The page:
So what you are giving people is a platform that would work as an introduction to the Rastafarian faith?

Not just Rasta because I&I movement is much much larger than the rasta. I&I chant as an Ithiopian first and foremost. Ithiopians now in terms of you just recognizing that we are all a member of life’s community. In geographical location because Ithiopia refers to the whole land mass that they call Africa; it is Ithiopia to I. I don’t wish to import it on others but it is to show people about Ithiopian lifestyle, how we are and how we supposed to be.

I am going in a different direction for a moment. I know you have dedicated the song ‘Push On True’ to your mother. I am wondering what types of inspiration you draw from your family, specifically from your mother and from your children?

I draw a lot of inspiration from my mother because she is my ‘Rock of Gibralter,’ the one that instilled a lot of values, a lot of work ethics in me as an individual. I look up to her, I draw so much strength from her knowing that I was born in Kingston in a place called Mona Common and Kingston is one of the roughest places on earth to grow up. My Mum has always been there through my personal issues and supporting me as an individual pursuing a musical career. Whenever I am in doubt with anything or facing life’s challenges I can always look to her for strength so I have to dedicate that song to my Mum. My children motivate me in the sense of being a responsible individual, knowing that I am responsible for life and responsible as a role model. It means putting in so much work that they can look up to me as a role model doing positive things out there. I want the best for my children so I put a lot of work in what I am doing.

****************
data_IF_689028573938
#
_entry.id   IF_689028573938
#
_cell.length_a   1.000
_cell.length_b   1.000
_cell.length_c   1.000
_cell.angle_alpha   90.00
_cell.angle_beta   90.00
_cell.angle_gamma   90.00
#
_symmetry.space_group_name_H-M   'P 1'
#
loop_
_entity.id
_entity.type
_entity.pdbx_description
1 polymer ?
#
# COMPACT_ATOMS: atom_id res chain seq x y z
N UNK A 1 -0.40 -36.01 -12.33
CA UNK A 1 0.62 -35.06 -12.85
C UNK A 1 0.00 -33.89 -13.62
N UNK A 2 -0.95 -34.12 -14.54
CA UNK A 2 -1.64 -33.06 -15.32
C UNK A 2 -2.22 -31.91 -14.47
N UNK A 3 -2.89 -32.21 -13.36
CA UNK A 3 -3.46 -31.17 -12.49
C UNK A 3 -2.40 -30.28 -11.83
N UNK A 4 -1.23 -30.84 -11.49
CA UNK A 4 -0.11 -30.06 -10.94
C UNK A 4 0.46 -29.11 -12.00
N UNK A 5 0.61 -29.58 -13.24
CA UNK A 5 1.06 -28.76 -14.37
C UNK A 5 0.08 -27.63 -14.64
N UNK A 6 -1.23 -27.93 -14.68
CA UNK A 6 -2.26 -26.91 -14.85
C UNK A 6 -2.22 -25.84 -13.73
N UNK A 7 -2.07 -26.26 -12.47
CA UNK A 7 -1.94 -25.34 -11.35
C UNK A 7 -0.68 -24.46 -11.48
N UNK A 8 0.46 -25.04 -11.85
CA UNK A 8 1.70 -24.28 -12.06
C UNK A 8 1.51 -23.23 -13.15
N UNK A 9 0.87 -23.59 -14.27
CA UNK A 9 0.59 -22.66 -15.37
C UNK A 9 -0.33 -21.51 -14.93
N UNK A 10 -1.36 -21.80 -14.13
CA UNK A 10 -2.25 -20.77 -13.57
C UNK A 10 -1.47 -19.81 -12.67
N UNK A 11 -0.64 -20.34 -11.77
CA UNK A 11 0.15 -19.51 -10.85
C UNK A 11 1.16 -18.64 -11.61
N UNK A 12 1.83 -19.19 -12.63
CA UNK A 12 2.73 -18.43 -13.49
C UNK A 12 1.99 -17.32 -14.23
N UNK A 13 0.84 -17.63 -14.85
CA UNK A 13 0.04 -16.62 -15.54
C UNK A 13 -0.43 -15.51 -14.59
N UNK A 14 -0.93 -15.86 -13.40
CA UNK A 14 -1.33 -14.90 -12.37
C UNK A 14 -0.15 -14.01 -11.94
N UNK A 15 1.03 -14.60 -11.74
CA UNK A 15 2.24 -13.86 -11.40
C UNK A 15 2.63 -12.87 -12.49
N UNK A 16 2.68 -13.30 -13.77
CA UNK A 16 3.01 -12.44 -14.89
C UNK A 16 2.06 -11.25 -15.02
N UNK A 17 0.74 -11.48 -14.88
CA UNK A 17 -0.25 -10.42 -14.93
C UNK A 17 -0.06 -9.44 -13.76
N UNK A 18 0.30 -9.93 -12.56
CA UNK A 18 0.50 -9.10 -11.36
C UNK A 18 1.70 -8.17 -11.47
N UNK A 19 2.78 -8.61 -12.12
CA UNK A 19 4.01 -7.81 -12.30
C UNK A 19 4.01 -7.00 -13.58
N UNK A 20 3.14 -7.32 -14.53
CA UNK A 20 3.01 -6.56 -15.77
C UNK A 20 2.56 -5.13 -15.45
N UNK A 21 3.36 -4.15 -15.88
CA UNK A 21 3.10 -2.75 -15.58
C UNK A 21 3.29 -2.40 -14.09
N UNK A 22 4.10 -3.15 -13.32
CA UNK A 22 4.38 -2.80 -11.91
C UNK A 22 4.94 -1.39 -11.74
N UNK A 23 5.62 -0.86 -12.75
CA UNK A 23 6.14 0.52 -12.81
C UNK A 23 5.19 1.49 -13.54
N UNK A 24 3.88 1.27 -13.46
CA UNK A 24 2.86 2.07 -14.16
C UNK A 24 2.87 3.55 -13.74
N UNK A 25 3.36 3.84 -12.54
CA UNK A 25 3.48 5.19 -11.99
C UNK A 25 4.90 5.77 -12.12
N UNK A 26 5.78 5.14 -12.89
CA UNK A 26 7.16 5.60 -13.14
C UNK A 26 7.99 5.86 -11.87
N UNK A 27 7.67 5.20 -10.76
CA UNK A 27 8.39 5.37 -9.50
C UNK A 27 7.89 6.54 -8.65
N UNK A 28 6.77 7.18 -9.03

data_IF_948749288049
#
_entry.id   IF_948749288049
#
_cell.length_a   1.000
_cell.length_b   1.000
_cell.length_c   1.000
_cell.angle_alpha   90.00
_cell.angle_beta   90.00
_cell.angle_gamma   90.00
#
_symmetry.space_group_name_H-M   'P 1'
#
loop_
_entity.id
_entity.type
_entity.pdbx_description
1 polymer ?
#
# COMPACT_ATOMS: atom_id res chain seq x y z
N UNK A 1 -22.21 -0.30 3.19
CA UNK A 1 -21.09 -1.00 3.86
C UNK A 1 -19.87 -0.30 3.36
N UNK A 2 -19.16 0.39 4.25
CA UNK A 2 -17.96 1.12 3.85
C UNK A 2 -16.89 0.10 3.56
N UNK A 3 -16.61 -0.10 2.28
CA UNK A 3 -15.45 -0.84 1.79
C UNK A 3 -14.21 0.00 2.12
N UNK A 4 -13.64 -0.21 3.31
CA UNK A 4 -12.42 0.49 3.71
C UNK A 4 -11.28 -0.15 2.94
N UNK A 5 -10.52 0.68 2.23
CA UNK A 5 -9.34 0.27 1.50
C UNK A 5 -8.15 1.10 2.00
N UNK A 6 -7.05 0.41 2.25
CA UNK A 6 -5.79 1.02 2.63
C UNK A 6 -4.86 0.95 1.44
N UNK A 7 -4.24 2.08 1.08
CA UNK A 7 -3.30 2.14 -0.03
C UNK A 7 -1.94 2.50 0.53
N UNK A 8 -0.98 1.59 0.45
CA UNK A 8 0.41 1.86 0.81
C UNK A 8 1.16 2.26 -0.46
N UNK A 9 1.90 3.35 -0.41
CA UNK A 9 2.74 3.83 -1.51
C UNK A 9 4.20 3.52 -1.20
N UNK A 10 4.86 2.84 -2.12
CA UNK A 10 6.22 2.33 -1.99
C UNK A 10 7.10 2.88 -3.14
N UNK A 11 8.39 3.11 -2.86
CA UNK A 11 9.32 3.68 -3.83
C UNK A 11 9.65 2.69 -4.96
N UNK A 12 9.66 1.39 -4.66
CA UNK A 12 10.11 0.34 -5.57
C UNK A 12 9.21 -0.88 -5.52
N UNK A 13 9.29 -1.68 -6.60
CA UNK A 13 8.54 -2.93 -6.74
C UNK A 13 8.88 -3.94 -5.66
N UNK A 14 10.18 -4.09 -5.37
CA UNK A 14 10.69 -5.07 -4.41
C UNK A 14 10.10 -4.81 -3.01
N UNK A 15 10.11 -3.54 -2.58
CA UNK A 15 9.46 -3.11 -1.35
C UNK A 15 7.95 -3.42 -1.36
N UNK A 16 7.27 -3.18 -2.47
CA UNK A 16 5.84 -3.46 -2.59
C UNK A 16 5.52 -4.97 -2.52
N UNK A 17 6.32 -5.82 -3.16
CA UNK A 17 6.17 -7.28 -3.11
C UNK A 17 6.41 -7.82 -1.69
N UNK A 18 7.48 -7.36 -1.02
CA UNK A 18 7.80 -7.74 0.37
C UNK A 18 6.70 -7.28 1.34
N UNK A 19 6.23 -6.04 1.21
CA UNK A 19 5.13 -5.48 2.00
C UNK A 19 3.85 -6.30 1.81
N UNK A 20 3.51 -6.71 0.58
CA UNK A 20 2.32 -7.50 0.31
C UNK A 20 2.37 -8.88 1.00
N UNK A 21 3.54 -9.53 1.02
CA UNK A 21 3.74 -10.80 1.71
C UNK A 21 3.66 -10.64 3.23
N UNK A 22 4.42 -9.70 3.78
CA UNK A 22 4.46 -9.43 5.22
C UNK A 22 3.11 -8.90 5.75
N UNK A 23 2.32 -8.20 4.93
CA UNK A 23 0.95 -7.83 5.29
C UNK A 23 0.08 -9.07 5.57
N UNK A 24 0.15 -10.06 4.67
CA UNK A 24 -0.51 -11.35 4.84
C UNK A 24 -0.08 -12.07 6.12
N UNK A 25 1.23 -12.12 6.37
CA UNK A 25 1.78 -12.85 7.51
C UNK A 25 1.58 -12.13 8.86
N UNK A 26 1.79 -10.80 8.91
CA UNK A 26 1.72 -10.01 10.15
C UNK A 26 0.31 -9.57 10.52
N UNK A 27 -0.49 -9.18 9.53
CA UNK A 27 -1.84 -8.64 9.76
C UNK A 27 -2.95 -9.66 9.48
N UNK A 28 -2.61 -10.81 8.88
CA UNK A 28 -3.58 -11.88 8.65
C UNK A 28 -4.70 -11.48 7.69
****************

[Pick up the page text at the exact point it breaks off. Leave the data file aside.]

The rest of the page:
We’ll take a look now at your musical inspirations. I gather that you are inspired by Bounty Killer, Moses I and Jah Cure. In what ways does that kind of inspiration differ to the personal inspiration?

Musically, Jah Cure is a brethren that I know personally. We grew up in the same community. He’s actually from Montego Bay, but spent a lot of time in the early beginning of his musical career in Mona Common which is where I originated, so I am closely affiliated with Jah Cure. His inspiration, being a youth at that time and seeing someone I know personally take his musical career and go out there and do such a powerful work so I can look up to that individual. His vocal quality and the message he brings to the people, I just draw strength from that. Moses I also is a brethren from outside the David House Camp that Capleton is affiliated with and is a great vision of mine also. Moses I taught I a lot of things; how to hold notes, keys, how to listen and study a rhythm track and how to compose my words. I learnt a lot of that just from listening to things. Bounty Killer I draw a lot of inspiration from. I admire his imagination in the music and what he stands up for in terms of him relating his life experience and portraying it to the world. Also he is responsible for so much artists out there. Movado, who is a huge dancehall act globally and also Vybz Kartel . Bounty Killer is the one that really showcases all the artists. I really look to him as a person who exposes talent. I look at myself as the type of person who would love to have that grip on the music and expose uprising talent within my community and inside Jamaica or anywhere in the world.